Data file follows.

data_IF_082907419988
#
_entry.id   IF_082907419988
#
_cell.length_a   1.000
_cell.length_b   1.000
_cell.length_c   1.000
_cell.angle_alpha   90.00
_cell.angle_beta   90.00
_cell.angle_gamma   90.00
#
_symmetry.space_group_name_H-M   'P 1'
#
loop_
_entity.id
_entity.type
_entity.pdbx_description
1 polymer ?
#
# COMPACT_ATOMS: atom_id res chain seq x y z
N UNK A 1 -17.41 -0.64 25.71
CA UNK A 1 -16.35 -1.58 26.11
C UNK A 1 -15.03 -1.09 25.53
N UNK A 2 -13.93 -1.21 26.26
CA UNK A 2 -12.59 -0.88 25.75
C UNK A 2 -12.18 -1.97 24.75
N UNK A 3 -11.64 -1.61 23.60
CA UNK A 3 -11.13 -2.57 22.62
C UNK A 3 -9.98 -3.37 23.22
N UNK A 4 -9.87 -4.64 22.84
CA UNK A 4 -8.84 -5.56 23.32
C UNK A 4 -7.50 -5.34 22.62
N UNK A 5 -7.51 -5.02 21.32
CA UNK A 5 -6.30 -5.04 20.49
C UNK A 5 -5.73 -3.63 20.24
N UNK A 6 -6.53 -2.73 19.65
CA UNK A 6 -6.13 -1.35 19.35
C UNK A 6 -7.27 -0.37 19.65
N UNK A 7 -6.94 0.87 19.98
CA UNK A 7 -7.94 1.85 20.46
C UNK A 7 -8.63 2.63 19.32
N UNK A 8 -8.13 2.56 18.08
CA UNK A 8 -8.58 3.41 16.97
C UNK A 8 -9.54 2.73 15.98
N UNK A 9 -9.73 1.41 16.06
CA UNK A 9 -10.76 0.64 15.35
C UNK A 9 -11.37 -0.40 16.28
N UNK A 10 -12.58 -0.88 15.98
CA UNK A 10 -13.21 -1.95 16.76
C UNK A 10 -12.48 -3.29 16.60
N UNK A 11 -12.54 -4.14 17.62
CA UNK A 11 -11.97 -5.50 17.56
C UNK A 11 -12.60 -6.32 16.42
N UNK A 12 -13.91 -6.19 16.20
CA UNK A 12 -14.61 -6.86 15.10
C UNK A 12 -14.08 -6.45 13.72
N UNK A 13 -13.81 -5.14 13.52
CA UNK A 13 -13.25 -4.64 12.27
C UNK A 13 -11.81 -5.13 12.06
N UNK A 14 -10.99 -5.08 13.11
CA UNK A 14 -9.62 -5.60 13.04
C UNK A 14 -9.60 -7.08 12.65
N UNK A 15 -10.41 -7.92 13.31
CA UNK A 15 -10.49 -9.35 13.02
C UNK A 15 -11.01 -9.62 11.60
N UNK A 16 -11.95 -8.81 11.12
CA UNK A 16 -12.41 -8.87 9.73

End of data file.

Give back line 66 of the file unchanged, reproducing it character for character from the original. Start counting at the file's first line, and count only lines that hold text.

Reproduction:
N UNK A 16 -11.95 -8.81 11.12